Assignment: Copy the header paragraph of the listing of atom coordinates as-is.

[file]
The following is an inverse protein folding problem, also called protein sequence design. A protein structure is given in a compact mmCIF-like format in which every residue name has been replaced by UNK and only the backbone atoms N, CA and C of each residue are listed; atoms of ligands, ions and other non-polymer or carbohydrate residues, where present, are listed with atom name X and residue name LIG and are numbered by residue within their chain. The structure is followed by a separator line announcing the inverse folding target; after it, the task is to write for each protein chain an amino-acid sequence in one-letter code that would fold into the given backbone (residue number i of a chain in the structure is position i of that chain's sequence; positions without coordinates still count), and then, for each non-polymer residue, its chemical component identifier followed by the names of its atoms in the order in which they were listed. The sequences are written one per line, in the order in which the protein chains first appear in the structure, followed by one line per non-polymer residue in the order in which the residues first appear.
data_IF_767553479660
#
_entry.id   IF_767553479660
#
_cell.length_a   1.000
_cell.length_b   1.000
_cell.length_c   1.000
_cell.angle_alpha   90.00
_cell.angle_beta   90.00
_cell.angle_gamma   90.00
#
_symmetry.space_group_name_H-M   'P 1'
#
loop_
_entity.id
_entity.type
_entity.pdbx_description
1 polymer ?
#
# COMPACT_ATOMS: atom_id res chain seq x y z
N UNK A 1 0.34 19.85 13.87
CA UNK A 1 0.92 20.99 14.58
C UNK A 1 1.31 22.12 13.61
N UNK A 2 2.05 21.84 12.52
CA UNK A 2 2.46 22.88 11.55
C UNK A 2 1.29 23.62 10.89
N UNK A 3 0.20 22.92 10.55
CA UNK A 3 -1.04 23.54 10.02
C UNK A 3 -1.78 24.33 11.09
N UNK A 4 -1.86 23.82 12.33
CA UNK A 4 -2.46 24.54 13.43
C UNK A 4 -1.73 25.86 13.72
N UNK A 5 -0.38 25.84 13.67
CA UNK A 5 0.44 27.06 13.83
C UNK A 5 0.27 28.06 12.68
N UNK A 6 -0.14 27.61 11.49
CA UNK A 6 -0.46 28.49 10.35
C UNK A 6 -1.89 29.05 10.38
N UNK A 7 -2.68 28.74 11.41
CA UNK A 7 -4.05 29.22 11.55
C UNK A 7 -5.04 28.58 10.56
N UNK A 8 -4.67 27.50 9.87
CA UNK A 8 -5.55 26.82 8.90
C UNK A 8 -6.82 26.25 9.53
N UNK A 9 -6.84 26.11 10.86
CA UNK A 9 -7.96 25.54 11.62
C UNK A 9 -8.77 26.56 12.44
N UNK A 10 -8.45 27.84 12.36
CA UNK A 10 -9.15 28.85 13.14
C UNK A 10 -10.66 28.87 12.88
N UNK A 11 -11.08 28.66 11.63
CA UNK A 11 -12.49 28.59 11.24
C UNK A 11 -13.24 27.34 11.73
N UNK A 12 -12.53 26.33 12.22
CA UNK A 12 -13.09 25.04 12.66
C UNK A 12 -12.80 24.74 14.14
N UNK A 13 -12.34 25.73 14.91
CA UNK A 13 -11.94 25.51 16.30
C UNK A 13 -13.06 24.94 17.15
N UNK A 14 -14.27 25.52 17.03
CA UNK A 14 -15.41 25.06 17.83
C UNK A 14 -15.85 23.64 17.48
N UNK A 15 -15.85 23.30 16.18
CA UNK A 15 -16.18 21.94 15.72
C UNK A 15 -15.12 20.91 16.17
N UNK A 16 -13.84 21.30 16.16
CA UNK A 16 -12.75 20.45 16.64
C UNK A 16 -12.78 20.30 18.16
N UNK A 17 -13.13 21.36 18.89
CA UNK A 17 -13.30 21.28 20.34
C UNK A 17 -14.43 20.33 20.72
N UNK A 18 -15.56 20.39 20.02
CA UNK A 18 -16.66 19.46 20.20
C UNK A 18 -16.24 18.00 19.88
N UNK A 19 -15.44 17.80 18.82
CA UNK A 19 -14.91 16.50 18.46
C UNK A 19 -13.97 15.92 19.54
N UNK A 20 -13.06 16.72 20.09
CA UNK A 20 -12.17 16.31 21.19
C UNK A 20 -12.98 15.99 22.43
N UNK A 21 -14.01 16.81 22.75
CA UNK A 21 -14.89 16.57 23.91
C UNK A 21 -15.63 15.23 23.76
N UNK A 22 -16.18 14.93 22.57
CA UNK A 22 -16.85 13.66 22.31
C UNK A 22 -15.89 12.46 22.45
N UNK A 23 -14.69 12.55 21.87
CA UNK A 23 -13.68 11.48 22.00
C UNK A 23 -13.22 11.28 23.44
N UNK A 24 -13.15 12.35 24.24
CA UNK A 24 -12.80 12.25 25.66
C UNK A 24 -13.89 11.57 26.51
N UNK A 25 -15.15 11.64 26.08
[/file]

The following is an inverse protein folding problem, also called protein sequence design. A protein structure is given in a compact mmCIF-like format in which every residue name has been replaced by UNK and only the backbone atoms N, CA and C of each residue are listed; atoms of ligands, ions and other non-polymer or carbohydrate residues, where present, are listed with atom name X and residue name LIG and are numbered by residue within their chain. The structure is followed by a separator line announcing the inverse folding target; after it, the task is to write for each protein chain an amino-acid sequence in one-letter code that would fold into the given backbone (residue number i of a chain in the structure is position i of that chain's sequence; positions without coordinates still count), and then, for each non-polymer residue, its chemical component identifier followed by the names of its atoms in the order in which they were listed. The sequences are written one per line, in the order in which the protein chains first appear in the structure, followed by one line per non-polymer residue in the order in which the residues first appear.